1. The idea for the Tamagotchi came from a female office worker at Bandai.

Aki Maita was a 30-year-old “office lady” at the Japanese toy company Bandai when inspiration struck. She wanted to create a pet for kids—one that wouldn't bark or meow, make a mess in the house, or lead to large vet bills, according to Culture Trip. Maita took her idea to Akihiro Yokoi, a toy designer at another company, and the duo came up with a name and backstory for their toy: Tamagotchis were aliens, and their egg served as protection from the Earth’s atmosphere. They gave prototype Tamagotchis to high school girls in Shibuya, and tweaked and honed the design of the toy based on their feedback.

2. The name Tamagotchi is a blend of two Japanese words.

The name Tamagotchi is a mashup between the Japanese words tamago and tomodachi, or egg and friend, according to Culture Trip. (Other sources have the name meaning "cute little egg" or "loveable egg.")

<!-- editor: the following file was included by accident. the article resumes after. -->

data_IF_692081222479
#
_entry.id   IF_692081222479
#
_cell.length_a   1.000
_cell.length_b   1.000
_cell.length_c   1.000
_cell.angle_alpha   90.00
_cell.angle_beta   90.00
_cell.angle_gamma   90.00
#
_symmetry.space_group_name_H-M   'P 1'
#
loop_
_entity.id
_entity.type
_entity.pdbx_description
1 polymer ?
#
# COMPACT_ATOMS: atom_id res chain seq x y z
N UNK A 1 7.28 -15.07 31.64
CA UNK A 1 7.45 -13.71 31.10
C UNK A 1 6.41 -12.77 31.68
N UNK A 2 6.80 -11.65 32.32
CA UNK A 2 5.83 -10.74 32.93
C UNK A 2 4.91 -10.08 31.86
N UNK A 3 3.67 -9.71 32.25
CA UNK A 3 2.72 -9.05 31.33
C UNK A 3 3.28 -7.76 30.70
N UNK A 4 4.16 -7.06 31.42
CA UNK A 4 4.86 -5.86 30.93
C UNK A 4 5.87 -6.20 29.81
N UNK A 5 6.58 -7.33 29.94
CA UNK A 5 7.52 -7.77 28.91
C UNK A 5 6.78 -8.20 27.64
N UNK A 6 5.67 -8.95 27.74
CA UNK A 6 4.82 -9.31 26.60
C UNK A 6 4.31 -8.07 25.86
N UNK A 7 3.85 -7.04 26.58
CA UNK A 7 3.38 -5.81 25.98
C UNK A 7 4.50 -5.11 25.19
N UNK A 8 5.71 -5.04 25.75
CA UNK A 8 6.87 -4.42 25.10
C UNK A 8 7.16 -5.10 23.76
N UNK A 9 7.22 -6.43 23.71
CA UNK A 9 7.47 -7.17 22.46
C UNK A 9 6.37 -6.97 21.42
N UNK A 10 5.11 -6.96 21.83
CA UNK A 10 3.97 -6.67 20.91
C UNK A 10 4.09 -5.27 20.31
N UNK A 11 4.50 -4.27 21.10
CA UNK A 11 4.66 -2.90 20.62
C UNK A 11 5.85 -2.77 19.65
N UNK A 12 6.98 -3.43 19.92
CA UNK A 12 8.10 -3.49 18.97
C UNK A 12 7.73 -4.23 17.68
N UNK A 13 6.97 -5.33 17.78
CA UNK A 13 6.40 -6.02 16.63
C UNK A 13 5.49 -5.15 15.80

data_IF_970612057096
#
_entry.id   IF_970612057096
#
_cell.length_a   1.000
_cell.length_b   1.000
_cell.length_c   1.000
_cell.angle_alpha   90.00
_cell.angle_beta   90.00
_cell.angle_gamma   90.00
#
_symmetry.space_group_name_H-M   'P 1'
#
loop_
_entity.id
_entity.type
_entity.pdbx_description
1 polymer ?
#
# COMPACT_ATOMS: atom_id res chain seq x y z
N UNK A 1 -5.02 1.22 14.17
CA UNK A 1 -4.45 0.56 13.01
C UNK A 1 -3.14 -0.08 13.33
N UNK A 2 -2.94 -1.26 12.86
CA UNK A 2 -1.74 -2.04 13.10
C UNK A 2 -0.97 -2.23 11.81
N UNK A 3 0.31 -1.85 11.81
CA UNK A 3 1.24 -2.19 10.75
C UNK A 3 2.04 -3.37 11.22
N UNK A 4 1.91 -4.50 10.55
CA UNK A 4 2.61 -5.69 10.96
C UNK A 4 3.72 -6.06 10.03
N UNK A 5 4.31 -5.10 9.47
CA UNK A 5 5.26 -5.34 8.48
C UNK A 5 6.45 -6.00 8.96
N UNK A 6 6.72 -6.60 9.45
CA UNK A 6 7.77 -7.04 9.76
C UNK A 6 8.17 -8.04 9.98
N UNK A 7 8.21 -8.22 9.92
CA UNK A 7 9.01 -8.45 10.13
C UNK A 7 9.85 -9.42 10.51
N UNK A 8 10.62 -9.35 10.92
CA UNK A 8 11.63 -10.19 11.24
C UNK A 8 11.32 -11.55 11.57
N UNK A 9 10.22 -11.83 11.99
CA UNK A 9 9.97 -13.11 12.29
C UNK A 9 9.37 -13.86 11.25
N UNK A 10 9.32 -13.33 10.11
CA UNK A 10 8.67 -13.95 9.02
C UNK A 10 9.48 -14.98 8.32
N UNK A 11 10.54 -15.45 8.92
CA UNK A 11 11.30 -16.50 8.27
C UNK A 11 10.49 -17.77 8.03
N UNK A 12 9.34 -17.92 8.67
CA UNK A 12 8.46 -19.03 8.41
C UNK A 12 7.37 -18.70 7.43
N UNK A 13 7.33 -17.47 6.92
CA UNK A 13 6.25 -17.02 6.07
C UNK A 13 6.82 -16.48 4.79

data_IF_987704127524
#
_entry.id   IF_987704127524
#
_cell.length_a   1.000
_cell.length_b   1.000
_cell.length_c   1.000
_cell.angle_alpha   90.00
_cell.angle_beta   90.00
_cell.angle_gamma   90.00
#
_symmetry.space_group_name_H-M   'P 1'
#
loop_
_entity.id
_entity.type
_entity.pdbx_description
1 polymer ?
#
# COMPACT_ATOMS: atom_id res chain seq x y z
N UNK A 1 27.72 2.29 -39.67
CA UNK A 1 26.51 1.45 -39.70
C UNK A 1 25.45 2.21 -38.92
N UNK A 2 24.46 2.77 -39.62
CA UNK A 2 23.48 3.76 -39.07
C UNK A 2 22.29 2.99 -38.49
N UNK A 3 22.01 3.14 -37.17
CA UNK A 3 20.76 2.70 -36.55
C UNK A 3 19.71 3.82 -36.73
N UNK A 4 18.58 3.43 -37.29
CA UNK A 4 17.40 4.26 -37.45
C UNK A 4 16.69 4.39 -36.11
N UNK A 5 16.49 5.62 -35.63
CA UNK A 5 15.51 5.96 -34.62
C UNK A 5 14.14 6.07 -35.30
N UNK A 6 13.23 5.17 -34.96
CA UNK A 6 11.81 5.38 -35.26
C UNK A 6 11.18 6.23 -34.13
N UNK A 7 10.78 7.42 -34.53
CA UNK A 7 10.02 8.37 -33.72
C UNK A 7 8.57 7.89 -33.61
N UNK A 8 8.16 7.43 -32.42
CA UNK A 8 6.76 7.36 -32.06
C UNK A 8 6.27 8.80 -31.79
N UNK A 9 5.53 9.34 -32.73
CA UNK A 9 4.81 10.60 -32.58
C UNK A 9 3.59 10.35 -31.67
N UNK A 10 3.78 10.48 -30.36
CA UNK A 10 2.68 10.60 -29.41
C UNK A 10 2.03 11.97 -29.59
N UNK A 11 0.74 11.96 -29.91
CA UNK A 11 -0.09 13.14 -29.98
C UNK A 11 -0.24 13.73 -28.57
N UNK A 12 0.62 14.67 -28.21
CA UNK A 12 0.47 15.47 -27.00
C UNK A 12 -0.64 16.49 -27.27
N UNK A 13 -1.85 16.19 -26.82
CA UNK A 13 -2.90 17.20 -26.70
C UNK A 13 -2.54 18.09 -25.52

3. Tamagotchis were released in Japan in 1996.

A picture of a tamagotchi toy.
Tamagotchis came from a faraway planet called "Planet Tamagotchi."
Museum Rotterdam, Wikimedia Commons//CC BY-SA 3.0

Bandai released the Tamagotchi in Japan in November 1996. The tiny plastic keychain egg was equipped with a monochrome LCD screen that contained a “digital pet,” which hatched from an egg and grew quickly from there—one day for a Tamagotchi was equivalent to one year for a human. Their owners used three buttons to feed, discipline, play with, give medicine to, and clean up after their digital pet. It would make its demands known at all hours of the day through bloops and bleeps, and owners would have to feed it or bathe it or entertain it.